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A Short History of Brexit

From Brentry to Backstop

Von Kevin O’Rourke
18 Minuten
Audio-Version verfügbar
A Short History of Brexit: From Brentry to Backstop von Kevin O’Rourke

A Short History of Brexit (2019) explains the United Kingdom’s complicated relationship with Europe from a historical perspective. Beginning with post-war anxieties over integration and ending with the chaotic Brexit negotiations, this book tells a tale of economic agreements and political divisions that are shaping Europe as we speak.

  • Anyone trying to understand the confusing Brexit process
  • Europeans wanting to understand British-EU history
  • Leavers and Remainers wondering what went wrong

Kevin O’Rourke is a professor of Economic History at the University of Oxford and former research director of the Centre for Economic Policy Research. In 1999 he coauthored the book Globalization and History, and in 2006 coedited The Cambridge Economic History of Modern Europe.

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A Short History of Brexit

From Brentry to Backstop

Von Kevin O’Rourke
  • Lesedauer: 18 Minuten
  • Verfügbar in Text & Audio
  • 11 Kernaussagen
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A Short History of Brexit: From Brentry to Backstop von Kevin O’Rourke
Worum geht's

A Short History of Brexit (2019) explains the United Kingdom’s complicated relationship with Europe from a historical perspective. Beginning with post-war anxieties over integration and ending with the chaotic Brexit negotiations, this book tells a tale of economic agreements and political divisions that are shaping Europe as we speak.

Kernaussage 1 von 11

The UK’s attitude toward European integration has always been ambivalent.

The UK voted to leave the European Union on June 23, 2016. The decision delighted some, horrified others, and shocked many – Europeans and non-Europeans alike. For a great many Britons, a UK inside the EU was the only UK they’d ever known, and leaving the Union represented either a brave new world or a much dimmer future.

But this decision didn’t appear spontaneously like a bolt from the blue. Instead, Brexit’s root causes stretch back decades. And there’s something at the very heart of it: a long-term ambivalence toward tight European integration, stemming from a tradition of disliking supranational institutions.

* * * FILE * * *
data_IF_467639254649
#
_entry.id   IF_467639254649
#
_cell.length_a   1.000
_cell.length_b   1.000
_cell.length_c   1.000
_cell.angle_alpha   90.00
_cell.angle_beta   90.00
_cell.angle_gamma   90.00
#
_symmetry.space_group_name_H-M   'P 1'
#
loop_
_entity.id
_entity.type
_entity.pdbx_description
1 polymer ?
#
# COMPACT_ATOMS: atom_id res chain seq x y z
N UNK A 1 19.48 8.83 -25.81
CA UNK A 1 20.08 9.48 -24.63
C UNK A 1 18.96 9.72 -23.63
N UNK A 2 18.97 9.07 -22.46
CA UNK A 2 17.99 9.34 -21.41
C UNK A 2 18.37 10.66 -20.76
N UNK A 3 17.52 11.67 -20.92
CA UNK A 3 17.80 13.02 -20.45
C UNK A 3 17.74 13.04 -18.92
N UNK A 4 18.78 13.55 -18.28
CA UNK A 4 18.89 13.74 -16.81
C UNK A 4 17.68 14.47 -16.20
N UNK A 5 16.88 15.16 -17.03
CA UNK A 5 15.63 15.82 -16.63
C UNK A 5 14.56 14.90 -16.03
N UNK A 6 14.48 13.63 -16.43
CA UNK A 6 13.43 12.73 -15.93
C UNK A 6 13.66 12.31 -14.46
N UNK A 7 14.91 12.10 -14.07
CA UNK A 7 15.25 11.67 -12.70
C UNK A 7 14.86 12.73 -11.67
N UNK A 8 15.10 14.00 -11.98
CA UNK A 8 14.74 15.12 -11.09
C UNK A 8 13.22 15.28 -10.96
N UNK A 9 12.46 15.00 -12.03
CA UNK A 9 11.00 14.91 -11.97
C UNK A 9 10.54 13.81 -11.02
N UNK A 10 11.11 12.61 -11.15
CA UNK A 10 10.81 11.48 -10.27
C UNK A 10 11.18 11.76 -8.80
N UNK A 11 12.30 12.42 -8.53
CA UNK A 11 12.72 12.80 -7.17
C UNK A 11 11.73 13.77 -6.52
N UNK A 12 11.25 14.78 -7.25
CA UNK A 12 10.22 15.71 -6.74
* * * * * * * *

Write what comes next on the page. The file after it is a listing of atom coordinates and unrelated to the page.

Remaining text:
The EU is supranational, because member states agree to pool some of their sovereignty in institutions like the European Parliament in Brussels and the European Court of Justice in Strasbourg. This causes tensions in every country because some politicians and members of the public perceive it as giving away national power to Brussels bureaucrats. But some EU countries have felt this more keenly than others – and historically, this has been the case in the UK.

Just take the creation of the European Coal and Steel Community (ECSC) in 1951. This was the first step toward the establishment of the EU as its members – Belgium, the Netherlands, Luxembourg, France, Italy and West Germany – agreed to pool their coal and steel production together and have it administered by a higher authority.

And while the UK was generally in favor of cooperating with its European neighbors, it disliked the ECSC because of its supranational nature.

What exactly didn’t it like? For one, the then-Labour government feared the Community would interfere with coal and steel imports from around the British empire, and they’d be powerless to prevent it. Also, Labour had just paid a king’s ransom to nationalize the coal industry and bring it under government control.

In the end, the UK didn’t become a member of the ECSC. And although this Community didn’t accomplish much, it did set two important precedents: First, closer European integration through supranational institutions; second, a marginalization of British influence within the process of integration.

So British attitudes toward European integration were ambivalent right from the beginning. Central to this feeling was an anxiety over losing national sovereignty – especially over Britain’s trade relationship with its disintegrating empire. And, as we’ll now see, this relationship is crucial to understanding Brexit.

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